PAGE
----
On a recent episode of the ‘Freakonomics Radio’ podcast, Facebook founder Mark Zuckerberg said, “We’ve been focused on making the world more open and connected and I always thought that that would be enough to solve a lot of problems by itself.”
The emergence of social media, unleashed limitless possibilities in the way we worked and communicated, such that in every sense of the word, the world is literally your oyster.

But this is 2018 and Zuckerberg has added a footnote, the world is also much more divided than he ever expected.
With the freedoms social media has presented to us we can express, articulate communicate, network and indulge ourselves in a breeding ground to try and address (with baby steps), the reality bubble we actually live in.

Out comes the prejudice, racialism, all kinds of bias, more provocative election propaganda that then becomes fake news and blatant denials of a widening inequality. The Facebook timeline on posts published has come under increased scrutiny and criticism from people in and outside of the tech-world due to the platform’s role in spreading misinformation whenever contentious issues crop up.

Google and YouTube have also made changes to their Ads service as major brands have demanded more responsibility on how these published ads are consumed. Facebook has instituted a series of changes to its news feed that have actually reduced the total time users spend on the site by up to 50 million hours per day. Each day we have new changes, some urgently so, but others are really a total waste (unnecessary and verging on the right of privacy) on how to engage with fans, followers, customers and friends.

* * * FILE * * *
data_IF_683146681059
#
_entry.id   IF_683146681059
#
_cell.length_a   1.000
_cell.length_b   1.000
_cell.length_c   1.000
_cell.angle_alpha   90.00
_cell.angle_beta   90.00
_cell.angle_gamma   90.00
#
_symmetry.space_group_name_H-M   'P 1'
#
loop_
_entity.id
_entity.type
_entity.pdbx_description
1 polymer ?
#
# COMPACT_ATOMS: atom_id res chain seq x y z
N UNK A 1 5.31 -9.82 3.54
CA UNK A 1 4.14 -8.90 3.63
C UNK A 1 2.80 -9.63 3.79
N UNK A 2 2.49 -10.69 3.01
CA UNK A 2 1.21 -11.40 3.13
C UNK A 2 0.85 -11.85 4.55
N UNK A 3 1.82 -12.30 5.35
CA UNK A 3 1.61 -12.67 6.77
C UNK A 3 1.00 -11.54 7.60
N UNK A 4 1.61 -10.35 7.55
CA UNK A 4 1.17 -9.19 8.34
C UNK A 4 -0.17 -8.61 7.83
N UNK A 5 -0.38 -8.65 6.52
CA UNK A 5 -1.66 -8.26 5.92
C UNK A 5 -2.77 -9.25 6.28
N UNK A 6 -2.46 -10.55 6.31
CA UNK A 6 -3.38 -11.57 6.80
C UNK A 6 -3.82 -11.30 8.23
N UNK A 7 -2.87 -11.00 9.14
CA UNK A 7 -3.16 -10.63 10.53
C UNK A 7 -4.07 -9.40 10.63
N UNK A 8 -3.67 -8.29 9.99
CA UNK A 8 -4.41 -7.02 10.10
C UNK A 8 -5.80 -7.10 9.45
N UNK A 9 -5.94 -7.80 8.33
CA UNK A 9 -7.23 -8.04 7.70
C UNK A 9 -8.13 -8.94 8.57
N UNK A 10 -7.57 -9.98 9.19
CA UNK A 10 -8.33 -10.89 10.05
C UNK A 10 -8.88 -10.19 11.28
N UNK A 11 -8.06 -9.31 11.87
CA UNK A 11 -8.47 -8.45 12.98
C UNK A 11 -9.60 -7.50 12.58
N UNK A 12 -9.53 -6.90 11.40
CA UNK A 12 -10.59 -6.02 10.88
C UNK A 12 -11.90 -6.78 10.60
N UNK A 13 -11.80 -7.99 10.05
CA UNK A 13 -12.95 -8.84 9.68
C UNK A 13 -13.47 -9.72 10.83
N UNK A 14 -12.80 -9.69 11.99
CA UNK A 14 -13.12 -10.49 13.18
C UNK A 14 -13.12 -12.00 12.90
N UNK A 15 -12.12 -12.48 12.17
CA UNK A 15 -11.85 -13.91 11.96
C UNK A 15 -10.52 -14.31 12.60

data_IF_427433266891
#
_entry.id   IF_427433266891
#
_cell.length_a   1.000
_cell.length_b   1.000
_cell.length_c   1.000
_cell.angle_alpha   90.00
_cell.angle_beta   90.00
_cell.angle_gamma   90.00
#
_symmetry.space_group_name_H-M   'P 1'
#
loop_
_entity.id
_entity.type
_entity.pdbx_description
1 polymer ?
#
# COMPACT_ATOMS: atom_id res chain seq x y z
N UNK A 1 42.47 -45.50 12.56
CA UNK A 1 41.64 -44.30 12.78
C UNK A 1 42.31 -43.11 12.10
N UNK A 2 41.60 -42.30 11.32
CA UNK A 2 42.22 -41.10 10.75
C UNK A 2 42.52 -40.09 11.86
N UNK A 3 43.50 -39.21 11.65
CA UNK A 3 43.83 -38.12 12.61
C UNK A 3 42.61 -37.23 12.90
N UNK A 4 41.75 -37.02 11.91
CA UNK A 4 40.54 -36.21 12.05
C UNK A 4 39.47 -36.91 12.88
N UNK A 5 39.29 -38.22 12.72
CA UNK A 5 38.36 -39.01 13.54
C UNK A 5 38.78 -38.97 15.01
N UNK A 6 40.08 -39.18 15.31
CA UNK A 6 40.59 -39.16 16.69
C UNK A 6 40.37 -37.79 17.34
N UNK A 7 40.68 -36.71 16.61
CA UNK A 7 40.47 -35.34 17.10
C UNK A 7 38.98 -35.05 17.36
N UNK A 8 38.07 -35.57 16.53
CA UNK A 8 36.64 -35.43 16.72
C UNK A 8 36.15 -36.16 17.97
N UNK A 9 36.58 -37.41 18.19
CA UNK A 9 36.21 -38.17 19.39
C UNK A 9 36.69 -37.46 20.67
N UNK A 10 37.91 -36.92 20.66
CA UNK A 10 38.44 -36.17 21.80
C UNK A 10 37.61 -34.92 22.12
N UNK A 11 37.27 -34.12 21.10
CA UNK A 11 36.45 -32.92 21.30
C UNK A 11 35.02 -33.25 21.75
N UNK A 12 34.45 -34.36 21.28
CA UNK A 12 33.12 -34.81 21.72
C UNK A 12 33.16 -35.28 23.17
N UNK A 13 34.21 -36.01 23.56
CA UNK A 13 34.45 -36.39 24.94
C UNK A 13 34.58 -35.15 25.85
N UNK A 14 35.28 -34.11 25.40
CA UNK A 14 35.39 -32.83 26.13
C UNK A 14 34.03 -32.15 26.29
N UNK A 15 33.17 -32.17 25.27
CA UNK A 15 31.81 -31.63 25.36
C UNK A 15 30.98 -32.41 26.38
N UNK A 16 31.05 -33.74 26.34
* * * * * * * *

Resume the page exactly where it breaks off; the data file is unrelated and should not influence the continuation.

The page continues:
Video has taken on many forms pushing the envelope on how issues can be handled head on.
All this was supposed to be a starting point for conversations and help people bond over things they share in common, but this has turned into a fallacy of sorts. Yet social media WAS meant for relationship building and one must ask is it happening?

For the most part: yes.

However Zuckerberg points out that users are also “confronting truths or perspectives that don’t fit with what Facebook key objective was initially” causing people to lash out.
Lashing out is putting it mildly if you soberly live in the present day.

Twitter wars (modern day world war). cyber-bullying; hacking, (modern day theft); social media suicides; fake friends/relationships; fake customers; fake news. etc.

It is true social media has helped strengthened relationships, but unfortunately also given us the power to inflict pain and hurt like never before. This is the fallacy of it all.

About the Author: WMC Editor

Share This Story, Choose Your Platform!